ENGLEWOOD, Colo. — On the morning of March 8, many Denver Broncos players found out the team had acquired quarterback Russell Wilson in a blockbuster trade with the Seattle Seahawks when their phones imploded with a tidal wave of texts, calls and notifications.
They knew Wilson’s resume as a player — a Super Bowl winner and nine-time Pro Bowl selection. But in the weeks and sun-splashed throwing sessions in California that have followed since that franchise-altering deal, many of his Broncos teammates have learned something else about their starting quarterback.
“He’s a big FaceTimer,” Broncos wide receiver Courtland Sutton said with a smile.
Wilson’s drive, his proclaimed “wild obsession” with preparation and his hit-the-ground-throwing approach has already made an imprint on how the Broncos have proceeded through the early portion of their offseason program. But Wilson’s affinity for FaceTime has influenced how he’s reached out to his teammates in the first few weeks since being traded from the team that selected him in the third round of the 2012 NFL draft.
“A few days [after] we found out we were going to have Russ as our quarterback, he shot me over a FaceTime,” Broncos safety Justin Simmons said. “[He] just expressed his excitement … I was like, ‘We’re the ones who are excited.'”
After Peyton Manning signed with the Broncos as a free agent in March 2012, he said “football will come naturally, it’s the thing we all have in common and we’ll get to work on the field,” but emphasized getting to know his teammates and familiarizing himself with the team’s staff would take as much effort and consideration as the on-field work.
He often joked about the number of wrong turns he took on the way to the Broncos’ facility in those first few weeks.
Russell Wilson heaves a dart to a fan in the crowd during his introduction to the Nuggets crowd.
Wilson’s first public appearance as the Broncos’ quarterback came when he visited patients at Children’s Hospital in Denver shortly after the trade. Since then he has made the rounds of Denver’s sports scene, sitting courtside with his wife, Ciara, at a recent Denver Nuggets game and throwing the first pitch at the Colorado Rockies’ season opener, which he attended with his family.
He also held throwing sessions in California with a group of Broncos. And through it all, his teammates have learned to expect a FaceTime ring from Wilson.
Randy Gregory, who signed a five-year, $70 million deal with the Broncos last month, said Wilson was firing off texts to Gregory like deep crossers before Gregory made his decision between signing with the Broncos and re-upping with the Dallas Cowboys. And Wilson greeted Gregory with another FaceTime when Gregory agreed to terms with Denver.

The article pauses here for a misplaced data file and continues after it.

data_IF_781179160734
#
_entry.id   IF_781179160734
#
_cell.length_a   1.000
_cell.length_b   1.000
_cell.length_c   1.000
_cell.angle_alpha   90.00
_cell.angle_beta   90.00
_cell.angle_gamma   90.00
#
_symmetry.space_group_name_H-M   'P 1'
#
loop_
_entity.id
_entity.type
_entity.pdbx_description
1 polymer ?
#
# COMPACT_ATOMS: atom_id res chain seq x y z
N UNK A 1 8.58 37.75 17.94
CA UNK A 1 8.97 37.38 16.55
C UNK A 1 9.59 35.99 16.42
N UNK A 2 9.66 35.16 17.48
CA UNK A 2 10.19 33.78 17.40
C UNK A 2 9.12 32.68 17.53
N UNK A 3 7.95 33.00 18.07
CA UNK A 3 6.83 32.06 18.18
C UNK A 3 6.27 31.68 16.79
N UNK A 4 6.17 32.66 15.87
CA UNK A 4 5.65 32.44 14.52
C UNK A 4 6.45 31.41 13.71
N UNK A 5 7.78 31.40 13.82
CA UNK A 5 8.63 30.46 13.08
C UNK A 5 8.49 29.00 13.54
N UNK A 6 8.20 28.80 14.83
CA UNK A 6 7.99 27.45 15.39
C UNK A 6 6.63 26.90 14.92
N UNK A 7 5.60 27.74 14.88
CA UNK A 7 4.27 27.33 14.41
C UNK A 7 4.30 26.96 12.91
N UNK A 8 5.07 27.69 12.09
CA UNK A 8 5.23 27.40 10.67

“I don’t know if it was eight times, but he hit me up a lot,” Gregory said after he signed. “The first night I was afraid to answer back, there was a lot of uncertainty with everything going on. I woke up the next morning and the first text I saw was from him again. Then he sent me another one. I said you know what — and mind you, he’s FaceTiming me throughout this whole entire process.
“It’s funny — he was coming from the Children’s Hospital. There’s a certain image he has out in the public. It was funny, I was telling my parents, and I was telling my wife, I was like, ‘He’s literally what he is out in the public.’ He’s coming from a Children’s [Hospital], taking the time to call a guy that he’s trying to bring to the team.”
It’s all part of Wilson’s franchise quarterback equation. And in a locker room that, save kicker Brandon McManus, has no players remaining from the Broncos’ last playoff team — one that won Super Bowl 50 — it’s something they can sense in everything that Wilson does.
“His knowledge of the game is to a different level,” Sutton said. “It comes to him so easy, he wants everyone around him to understand it the way he understands it. … [But] you all can feel it, we all can feel it, the juice is just different. I wasn’t here when Peyton Manning was here, but everyone who was here when Peyton was said the juice is similar. … Everyone understands we have to operate at a different level, a different standard.”